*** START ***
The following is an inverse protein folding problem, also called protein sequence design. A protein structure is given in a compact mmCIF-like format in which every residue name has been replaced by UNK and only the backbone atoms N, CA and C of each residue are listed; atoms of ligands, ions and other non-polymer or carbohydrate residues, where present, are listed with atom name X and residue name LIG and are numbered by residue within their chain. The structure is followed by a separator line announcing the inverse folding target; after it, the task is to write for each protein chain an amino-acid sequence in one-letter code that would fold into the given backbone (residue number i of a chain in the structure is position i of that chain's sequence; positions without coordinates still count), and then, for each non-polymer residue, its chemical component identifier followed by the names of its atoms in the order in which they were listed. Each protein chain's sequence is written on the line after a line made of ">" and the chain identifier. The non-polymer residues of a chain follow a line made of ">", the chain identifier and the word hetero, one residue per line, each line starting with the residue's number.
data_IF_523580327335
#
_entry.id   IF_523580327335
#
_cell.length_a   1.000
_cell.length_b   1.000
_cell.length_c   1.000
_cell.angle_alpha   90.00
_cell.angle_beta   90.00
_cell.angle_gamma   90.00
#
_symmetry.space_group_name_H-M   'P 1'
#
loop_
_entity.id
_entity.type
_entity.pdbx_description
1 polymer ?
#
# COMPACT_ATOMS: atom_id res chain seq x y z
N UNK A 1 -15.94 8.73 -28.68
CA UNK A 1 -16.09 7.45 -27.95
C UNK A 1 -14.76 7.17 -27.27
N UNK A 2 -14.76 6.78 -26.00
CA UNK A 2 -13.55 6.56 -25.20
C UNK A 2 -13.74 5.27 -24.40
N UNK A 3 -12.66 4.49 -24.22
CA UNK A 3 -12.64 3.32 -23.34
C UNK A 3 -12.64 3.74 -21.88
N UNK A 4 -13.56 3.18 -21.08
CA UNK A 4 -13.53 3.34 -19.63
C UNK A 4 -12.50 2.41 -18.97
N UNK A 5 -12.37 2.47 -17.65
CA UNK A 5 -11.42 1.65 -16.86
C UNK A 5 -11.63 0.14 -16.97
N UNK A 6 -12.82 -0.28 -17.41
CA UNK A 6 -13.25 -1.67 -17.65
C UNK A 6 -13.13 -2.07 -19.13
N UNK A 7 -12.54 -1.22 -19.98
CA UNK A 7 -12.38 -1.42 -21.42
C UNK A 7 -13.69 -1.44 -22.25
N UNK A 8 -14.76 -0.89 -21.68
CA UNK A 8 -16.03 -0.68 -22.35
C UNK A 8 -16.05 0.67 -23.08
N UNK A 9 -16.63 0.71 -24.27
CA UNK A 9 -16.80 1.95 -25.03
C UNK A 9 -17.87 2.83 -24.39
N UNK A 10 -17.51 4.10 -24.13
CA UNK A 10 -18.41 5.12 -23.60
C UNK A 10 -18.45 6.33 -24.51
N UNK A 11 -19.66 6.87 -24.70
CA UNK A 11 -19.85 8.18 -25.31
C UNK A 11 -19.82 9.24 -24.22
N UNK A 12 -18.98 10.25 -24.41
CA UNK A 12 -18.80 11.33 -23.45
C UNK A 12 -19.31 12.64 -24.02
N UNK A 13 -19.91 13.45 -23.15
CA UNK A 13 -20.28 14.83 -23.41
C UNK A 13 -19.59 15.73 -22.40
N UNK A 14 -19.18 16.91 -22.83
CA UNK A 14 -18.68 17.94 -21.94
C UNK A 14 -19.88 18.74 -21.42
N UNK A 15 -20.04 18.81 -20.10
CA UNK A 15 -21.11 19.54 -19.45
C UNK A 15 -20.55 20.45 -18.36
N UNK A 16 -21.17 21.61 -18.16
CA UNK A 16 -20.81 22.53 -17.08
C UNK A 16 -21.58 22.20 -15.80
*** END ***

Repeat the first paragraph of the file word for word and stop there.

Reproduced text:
The following is an inverse protein folding problem, also called protein sequence design. A protein structure is given in a compact mmCIF-like format in which every residue name has been replaced by UNK and only the backbone atoms N, CA and C of each residue are listed; atoms of ligands, ions and other non-polymer or carbohydrate residues, where present, are listed with atom name X and residue name LIG and are numbered by residue within their chain. The structure is followed by a separator line announcing the inverse folding target; after it, the task is to write for each protein chain an amino-acid sequence in one-letter code that would fold into the given backbone (residue number i of a chain in the structure is position i of that chain's sequence; positions without coordinates still count), and then, for each non-polymer residue, its chemical component identifier followed by the names of its atoms in the order in which they were listed. Each protein chain's sequence is written on the line after a line made of ">" and the chain identifier. The non-polymer residues of a chain follow a line made of ">", the chain identifier and the word hetero, one residue per line, each line starting with the residue's number.